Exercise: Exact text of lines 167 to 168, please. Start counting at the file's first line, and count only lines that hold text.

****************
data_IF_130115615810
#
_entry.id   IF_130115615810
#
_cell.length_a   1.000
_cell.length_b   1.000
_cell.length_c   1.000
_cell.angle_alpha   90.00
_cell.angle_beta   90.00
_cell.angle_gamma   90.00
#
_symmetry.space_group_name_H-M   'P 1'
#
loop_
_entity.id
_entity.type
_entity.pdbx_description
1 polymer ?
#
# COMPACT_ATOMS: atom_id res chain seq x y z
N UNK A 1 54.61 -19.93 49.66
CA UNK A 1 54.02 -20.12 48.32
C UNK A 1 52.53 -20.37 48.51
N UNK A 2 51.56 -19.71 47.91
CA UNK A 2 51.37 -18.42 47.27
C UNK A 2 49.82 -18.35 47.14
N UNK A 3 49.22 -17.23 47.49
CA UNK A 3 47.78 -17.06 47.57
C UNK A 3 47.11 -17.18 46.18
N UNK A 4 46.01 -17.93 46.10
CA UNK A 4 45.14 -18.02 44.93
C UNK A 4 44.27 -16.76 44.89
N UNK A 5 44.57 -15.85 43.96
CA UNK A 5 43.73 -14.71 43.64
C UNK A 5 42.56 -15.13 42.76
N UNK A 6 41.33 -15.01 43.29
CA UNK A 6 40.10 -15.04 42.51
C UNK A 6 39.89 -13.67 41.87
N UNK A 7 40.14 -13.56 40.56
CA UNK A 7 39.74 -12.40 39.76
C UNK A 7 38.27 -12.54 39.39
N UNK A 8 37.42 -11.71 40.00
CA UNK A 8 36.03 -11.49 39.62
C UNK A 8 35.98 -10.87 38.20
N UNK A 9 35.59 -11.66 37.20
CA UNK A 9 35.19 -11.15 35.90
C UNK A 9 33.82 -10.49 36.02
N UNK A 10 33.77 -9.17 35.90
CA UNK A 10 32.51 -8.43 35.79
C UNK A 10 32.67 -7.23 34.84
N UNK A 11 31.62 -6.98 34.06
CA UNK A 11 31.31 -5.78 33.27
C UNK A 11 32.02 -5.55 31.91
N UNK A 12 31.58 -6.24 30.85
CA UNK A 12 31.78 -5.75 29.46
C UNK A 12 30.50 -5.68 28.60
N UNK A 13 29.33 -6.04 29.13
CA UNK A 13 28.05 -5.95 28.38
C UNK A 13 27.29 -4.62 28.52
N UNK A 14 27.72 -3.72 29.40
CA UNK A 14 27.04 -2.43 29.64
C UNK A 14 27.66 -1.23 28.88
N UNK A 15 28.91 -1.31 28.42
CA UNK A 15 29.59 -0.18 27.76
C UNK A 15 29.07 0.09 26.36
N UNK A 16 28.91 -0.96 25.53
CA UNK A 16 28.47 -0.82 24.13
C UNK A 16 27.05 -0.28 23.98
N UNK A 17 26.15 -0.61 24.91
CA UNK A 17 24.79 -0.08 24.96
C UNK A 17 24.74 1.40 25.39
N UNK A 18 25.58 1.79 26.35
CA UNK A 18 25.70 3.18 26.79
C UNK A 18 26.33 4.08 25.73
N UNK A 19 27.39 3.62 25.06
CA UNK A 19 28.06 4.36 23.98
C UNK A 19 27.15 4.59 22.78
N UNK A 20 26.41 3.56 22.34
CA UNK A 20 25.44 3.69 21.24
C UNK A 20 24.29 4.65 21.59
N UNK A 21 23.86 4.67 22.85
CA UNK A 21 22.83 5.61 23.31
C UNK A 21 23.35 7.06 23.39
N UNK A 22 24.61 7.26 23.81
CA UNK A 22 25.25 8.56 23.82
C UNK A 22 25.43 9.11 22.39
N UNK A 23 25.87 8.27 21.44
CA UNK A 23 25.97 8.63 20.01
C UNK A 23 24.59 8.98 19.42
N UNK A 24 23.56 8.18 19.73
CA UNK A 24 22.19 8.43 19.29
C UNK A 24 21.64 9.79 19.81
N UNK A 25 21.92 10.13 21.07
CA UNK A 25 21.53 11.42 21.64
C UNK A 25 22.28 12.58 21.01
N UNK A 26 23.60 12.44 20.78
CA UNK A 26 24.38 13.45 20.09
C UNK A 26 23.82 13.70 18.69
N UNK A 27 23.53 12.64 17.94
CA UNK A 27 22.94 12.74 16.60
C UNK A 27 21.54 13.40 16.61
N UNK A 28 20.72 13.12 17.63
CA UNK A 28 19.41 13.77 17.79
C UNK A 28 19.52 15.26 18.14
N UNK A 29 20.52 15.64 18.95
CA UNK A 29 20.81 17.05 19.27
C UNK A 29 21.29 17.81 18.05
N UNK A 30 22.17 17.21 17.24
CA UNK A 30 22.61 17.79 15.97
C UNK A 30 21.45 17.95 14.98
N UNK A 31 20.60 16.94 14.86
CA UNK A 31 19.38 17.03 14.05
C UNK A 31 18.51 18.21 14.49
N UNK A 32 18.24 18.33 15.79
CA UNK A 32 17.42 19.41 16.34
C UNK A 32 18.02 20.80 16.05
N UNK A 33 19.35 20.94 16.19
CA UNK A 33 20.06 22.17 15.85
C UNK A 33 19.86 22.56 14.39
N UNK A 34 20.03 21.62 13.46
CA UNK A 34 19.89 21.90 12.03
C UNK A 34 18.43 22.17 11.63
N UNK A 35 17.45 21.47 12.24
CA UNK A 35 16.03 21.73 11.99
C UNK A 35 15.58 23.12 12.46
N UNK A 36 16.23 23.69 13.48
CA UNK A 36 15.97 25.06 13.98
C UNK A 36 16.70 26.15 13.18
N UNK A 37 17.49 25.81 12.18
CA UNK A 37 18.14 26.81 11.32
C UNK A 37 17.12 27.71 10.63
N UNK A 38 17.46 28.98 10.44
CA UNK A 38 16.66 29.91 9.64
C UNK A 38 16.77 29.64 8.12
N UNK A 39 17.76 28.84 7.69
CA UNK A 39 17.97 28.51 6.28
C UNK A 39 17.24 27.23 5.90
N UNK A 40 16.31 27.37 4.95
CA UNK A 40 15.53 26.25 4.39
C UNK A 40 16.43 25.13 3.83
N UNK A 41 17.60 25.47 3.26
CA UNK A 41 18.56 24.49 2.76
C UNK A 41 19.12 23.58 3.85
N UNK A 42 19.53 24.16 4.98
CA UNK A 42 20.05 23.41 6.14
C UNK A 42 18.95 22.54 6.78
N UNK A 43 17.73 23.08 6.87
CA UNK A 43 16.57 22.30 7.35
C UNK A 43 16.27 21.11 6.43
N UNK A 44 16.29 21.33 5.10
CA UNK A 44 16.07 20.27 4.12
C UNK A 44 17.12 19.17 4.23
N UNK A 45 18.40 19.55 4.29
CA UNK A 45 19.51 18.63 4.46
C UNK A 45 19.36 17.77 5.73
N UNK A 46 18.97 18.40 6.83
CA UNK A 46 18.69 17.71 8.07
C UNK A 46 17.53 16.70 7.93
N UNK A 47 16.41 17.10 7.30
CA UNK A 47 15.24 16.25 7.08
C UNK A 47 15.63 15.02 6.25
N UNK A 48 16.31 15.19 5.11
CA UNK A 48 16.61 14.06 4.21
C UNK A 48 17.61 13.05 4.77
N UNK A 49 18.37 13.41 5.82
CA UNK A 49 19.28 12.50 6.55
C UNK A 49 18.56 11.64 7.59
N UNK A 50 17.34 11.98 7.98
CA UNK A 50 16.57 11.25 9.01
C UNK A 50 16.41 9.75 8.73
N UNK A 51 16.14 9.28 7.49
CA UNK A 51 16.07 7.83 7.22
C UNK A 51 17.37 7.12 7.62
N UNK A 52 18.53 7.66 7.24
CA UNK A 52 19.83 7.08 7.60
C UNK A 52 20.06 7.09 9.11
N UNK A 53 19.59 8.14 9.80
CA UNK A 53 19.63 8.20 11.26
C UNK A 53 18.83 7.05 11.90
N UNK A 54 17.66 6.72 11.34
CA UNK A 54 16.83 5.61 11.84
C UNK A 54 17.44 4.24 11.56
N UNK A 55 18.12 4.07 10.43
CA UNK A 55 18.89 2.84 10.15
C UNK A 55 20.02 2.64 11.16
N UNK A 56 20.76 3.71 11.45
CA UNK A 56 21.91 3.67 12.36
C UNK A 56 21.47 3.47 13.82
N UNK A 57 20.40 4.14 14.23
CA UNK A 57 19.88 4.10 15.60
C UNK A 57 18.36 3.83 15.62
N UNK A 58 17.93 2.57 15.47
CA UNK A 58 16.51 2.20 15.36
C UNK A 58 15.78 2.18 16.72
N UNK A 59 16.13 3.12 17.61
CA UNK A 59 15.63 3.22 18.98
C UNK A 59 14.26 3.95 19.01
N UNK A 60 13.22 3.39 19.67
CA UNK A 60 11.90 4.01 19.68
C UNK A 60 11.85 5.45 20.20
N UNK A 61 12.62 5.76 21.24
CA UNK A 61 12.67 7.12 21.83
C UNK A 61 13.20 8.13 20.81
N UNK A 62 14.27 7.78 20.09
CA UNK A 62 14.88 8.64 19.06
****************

C UNK A 49 18.56 11.64 7.59
N UNK A 50 17.34 11.98 7.98